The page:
Students watch in amazement as the abdominal cavity of the cadaver is opened. We remove a few structures and after a few minutes we get to the colon. The colon begins with a sac-like structure called the cecum. As we take a closer look at the cecum we see a protruding, finger-like projection.
“This is the appendix” the instructor announces to the students. “It has no known function” he relays with a confidence built on years of study. Well, that statement is now in serious question.
According to researchers from Duke University the appendix does indeed have a purpose. It has to do with the “good” bacteria populating our colons. In fact, it actually acts as a reservoir for good bacteria to live during bouts of diarrhea. The colon can then repopulate much faster.
To support their ideas the Duke researchers teamed with researchers from the University of Arizona to study the evolution of the appendix.
They found that in essence Charles Darwin was wrong. The appendix is not a remnant of evolution but actually appears frequently and has evolved in certain species. For example the appendix evolved in marsupials, rodents, some primates, and of course humans. The researchers found that more than 70% of rodent and primate groups have an appendix. This contradicts Darwin’s ideas that the appendix is a rather rare phenomenon in nature.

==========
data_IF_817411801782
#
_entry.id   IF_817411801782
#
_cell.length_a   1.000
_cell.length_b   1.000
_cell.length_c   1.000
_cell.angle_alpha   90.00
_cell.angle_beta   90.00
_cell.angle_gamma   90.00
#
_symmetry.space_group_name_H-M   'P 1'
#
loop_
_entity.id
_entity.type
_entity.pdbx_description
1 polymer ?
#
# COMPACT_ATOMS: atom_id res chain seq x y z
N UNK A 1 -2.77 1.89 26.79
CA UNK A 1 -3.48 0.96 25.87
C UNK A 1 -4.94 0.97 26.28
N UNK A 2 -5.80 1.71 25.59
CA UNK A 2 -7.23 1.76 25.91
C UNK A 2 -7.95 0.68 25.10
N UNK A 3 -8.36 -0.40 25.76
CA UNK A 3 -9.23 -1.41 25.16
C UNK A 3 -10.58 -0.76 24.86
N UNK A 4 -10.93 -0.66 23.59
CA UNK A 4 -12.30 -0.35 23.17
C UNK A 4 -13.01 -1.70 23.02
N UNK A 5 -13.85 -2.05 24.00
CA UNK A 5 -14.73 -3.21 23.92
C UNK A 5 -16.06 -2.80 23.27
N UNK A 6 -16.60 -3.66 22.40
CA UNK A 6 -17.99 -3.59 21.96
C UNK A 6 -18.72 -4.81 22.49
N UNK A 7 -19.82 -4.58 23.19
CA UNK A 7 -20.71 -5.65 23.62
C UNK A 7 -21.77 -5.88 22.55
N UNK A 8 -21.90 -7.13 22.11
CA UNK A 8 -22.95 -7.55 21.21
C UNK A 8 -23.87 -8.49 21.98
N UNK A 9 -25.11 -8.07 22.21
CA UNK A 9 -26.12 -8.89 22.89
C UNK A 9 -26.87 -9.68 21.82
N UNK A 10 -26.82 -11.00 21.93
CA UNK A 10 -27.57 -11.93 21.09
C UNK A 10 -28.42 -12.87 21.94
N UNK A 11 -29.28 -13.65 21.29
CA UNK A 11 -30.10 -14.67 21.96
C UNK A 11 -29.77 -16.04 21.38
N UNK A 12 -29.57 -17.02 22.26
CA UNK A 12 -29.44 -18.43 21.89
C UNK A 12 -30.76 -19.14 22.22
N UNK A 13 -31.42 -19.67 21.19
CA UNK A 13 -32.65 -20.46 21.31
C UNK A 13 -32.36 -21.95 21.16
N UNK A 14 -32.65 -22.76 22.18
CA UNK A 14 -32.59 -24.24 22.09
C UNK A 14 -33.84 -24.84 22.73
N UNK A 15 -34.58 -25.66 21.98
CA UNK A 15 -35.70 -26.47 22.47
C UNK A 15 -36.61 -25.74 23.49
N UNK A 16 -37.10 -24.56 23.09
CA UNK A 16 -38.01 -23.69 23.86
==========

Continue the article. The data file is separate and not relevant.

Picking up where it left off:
So what about appendicitis? The researchers think that appendicitis may be a result of too little stimulation of the immune system. An overactive immune system can cause a variety of problems.
It also appears that the appendix has been around nearly 80 million years which makes it difficult to call it a vestigial remnant.